In the first post of this series we looked at the importance of scoring the dough to control crust expansion as the dough rises. Even so, the crust can still split and crack as it dries out in the oven.
To overcome this, and achieve a lovely golden, crisp crust, we add moisture to the mix.
Adding Moisture to the Mix
The addition of moisture, both on the surface of the dough and in the oven itself, prolongs the time that the crust takes to solidify. This, in turn, allows the dough to expand until the yeast has done its job without causing the crust to split and crack open at weak points. It facilitates a more even and pronounced rise (or “oven spring”) of the loaf.
A simple and cost-effective method of applying moisture to both the dough and the oven is to use a small handheld water sprayer, available from most supermarkets or online. The loaf should be sprayed liberally after cutting the grooves and before going into the oven so that the dough surface is already moist (including the surface in the grooves), ready to expand in the oven.
When the oven is at temperature, open and spray water vapour inside (10-12 full sprays), then close briefly and let it get back up to temperature again before adding the dough in.
The oven should then be sprayed when the dough goes in, and can also be sprayed during the bake (although not after the dough has gained colour). Yes, it really should be sprayed that much, moisture is so important. Exactly how often you do this and when entirely depends on your oven, and is part of getting to know it.
Another common method of adding moisture into the oven is to put a shallow dish of hot water onto a low oven shelf, beneath the baking shelf. This can be done whilst the oven is heating up, however if the water has not all evaporated it should be removed before the dough is added. Leaving water in during the bake has three consquences:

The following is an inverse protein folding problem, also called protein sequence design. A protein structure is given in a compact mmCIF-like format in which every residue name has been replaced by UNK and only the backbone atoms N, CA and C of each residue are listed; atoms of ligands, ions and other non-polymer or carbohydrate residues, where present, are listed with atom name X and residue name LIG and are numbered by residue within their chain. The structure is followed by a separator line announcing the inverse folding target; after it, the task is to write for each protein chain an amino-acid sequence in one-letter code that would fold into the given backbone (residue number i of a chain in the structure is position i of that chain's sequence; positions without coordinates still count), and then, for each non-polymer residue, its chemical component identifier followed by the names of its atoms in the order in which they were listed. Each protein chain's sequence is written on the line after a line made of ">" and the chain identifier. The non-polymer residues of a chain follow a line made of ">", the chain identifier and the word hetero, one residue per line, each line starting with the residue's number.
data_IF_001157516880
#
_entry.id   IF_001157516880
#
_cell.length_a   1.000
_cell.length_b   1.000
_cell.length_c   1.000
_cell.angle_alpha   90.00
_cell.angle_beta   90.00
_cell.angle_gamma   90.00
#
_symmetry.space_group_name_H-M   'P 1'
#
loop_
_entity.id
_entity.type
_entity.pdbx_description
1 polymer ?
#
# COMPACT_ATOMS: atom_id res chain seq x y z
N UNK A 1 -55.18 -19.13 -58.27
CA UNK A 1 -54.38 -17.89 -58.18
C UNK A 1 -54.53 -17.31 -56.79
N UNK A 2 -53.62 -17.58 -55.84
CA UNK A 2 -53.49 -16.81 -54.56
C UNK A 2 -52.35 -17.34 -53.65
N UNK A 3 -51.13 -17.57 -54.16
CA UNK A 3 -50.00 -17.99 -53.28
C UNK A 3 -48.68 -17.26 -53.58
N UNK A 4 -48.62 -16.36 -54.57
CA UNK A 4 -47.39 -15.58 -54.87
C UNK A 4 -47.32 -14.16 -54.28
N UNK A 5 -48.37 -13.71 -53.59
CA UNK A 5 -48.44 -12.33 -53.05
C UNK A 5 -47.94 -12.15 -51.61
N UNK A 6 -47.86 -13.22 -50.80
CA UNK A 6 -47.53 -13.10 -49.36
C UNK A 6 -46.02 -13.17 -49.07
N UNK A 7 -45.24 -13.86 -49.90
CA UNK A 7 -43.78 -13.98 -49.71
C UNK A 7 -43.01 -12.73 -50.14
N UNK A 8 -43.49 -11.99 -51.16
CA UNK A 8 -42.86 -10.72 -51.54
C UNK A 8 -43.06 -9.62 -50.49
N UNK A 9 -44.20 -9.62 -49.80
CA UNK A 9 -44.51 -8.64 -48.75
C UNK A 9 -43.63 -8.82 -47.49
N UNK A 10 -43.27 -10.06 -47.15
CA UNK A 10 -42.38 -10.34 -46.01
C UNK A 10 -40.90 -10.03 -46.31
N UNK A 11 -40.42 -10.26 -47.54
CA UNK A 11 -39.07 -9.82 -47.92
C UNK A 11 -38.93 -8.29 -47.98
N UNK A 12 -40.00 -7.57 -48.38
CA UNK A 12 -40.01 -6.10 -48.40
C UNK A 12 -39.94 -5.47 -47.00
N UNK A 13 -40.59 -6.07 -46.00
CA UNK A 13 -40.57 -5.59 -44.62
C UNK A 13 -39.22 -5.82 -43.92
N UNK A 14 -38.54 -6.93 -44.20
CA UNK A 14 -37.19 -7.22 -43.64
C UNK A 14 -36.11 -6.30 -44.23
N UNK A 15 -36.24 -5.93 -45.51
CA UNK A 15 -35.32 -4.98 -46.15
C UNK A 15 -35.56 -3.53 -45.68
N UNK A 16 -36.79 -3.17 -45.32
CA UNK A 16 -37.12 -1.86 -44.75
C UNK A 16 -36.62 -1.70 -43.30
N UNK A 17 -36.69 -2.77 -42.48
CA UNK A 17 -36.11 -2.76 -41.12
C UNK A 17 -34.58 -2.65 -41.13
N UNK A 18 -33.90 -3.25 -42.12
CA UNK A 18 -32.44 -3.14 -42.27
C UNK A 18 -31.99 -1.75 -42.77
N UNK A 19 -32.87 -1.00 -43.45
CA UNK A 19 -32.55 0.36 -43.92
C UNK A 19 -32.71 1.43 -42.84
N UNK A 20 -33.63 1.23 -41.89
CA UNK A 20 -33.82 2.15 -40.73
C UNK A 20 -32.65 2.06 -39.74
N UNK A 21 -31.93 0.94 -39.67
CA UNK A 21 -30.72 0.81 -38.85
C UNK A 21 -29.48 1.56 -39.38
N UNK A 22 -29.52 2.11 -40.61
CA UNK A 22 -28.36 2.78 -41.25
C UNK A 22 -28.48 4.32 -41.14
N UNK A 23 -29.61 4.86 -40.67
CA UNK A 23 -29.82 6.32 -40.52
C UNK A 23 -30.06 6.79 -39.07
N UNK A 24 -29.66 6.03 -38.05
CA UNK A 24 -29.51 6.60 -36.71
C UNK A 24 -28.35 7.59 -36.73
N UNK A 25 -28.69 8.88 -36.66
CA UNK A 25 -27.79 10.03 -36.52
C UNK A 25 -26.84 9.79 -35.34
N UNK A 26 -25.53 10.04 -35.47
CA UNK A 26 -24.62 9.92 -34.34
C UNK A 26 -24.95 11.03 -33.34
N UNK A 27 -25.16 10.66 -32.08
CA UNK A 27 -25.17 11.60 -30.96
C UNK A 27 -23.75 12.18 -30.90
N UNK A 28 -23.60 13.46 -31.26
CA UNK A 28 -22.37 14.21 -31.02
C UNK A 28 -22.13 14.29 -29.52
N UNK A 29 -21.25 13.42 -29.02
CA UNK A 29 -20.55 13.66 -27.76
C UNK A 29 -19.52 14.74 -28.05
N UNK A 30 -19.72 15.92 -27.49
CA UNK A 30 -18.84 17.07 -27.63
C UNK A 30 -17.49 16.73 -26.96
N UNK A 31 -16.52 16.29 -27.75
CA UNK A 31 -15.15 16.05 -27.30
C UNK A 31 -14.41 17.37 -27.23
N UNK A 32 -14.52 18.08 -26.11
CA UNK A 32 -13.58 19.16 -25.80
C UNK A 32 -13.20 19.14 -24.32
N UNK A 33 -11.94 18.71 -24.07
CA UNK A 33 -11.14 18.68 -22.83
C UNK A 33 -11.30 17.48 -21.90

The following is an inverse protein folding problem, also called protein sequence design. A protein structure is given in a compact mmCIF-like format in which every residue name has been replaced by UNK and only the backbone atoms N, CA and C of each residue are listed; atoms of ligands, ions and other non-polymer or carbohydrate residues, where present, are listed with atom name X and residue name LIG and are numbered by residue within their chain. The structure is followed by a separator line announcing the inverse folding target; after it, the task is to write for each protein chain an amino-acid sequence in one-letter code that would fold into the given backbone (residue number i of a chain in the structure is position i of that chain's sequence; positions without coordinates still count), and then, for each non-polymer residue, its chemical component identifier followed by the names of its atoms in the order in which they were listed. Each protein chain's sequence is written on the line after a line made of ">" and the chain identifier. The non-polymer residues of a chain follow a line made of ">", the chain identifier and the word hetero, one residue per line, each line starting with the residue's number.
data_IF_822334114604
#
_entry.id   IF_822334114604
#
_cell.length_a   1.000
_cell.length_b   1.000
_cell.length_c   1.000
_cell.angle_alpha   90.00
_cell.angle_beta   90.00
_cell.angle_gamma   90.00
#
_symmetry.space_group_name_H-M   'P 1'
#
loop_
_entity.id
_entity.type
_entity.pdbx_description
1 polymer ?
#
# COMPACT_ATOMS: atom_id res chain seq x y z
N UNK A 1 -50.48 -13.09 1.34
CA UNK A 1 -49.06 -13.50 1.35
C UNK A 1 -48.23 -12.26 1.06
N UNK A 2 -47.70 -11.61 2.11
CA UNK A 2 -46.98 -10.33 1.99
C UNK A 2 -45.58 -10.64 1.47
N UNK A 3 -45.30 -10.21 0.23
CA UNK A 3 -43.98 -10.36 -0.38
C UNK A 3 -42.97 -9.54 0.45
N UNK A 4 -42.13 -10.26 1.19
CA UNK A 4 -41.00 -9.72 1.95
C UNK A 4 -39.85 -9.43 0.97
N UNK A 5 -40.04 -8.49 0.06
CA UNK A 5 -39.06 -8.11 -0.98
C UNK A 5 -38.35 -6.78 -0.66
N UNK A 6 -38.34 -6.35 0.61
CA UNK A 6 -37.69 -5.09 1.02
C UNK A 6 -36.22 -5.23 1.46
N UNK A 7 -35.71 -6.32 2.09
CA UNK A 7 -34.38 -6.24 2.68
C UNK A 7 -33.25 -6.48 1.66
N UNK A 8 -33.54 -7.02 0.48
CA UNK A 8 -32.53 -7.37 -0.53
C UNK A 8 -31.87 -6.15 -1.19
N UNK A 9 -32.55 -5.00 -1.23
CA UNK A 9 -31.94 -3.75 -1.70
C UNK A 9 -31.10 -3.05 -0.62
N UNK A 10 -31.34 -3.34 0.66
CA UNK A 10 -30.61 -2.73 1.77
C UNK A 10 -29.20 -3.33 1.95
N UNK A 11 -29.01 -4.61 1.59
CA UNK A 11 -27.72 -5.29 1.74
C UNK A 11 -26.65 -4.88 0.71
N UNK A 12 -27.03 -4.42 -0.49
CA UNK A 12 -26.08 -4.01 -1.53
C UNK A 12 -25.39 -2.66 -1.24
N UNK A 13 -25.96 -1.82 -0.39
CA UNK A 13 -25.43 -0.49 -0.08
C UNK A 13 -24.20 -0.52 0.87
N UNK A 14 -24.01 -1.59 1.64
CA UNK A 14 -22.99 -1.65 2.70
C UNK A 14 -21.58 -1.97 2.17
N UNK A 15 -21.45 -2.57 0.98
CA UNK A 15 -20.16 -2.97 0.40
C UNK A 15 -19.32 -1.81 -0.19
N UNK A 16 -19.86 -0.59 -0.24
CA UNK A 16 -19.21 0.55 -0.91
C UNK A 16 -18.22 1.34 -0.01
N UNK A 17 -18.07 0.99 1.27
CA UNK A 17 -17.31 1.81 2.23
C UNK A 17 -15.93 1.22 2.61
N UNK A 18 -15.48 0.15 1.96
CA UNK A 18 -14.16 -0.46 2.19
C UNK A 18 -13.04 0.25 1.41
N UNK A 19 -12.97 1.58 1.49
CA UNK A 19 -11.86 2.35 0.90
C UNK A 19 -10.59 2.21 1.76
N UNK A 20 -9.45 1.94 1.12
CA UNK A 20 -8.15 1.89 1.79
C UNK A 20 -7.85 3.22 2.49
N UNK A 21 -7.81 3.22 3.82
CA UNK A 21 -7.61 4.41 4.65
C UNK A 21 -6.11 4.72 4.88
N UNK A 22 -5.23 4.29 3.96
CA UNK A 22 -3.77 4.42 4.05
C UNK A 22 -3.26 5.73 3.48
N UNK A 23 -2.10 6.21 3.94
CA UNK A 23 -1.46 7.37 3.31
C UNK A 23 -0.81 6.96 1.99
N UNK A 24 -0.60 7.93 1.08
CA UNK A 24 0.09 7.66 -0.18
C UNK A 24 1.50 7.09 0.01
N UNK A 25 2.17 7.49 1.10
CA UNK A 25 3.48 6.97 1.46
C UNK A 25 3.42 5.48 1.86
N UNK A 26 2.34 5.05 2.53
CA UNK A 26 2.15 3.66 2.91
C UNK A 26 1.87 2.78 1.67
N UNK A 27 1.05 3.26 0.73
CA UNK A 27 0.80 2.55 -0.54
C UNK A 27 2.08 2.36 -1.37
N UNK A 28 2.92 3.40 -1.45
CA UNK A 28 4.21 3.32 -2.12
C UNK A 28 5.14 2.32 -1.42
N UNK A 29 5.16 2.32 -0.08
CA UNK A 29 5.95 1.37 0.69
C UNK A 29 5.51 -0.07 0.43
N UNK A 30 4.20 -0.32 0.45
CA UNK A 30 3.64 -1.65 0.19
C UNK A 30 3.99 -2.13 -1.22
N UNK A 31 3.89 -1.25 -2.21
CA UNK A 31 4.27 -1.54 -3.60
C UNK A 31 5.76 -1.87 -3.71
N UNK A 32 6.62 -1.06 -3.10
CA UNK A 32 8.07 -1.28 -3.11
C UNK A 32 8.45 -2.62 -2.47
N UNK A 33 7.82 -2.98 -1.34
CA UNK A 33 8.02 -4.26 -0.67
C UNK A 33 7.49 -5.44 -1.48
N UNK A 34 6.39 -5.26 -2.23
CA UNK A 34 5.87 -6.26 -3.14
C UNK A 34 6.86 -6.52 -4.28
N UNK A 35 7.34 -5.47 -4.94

- It acts as a thermal mass, absorbing heat that should be baking the bread.
- It is a heat sink directly beneath the baking surface. That heat sink, according to the laws of thermodynamics, cannot get above 100C no matter what temperature the oven is set to. This will, in turn, mean that the baking surface does not get quite as hot as it could do. This is more pertinent when using a non-fan oven setting.
- The presense of moisture towards the end of the bake is counter-productive in getting a crisp crust.
I used to leave the dish with water still present in the oven for the bake. Since realising the points above, and removing the dish whilst cooking, my loaves have had a noticeable increase in oven spring with a crisper, crunchier crust.
What I do now is place a cast iron pan on the bottom of my oven when I turn it on to heat up and put a handful of ice cubes on it. When the oven is at temperature (and slightly steamy), I carefully throw in a cup of water into the pan, immediately closing the oven door. Then leave it for 10 minutes. This will cause the water to evaporate (no heat sink or thermal mass remaining), leaving a nice atmosphere of steam in the oven. It is fine to leave the cast iron pan in the oven during the bake, it has already absorbed heat so won’t affect the rise of the dough.
So will scoring the dough and adding moisture ensure a good, clean rise during the bake? Actually not quite, there’s another hurdle left to overcome.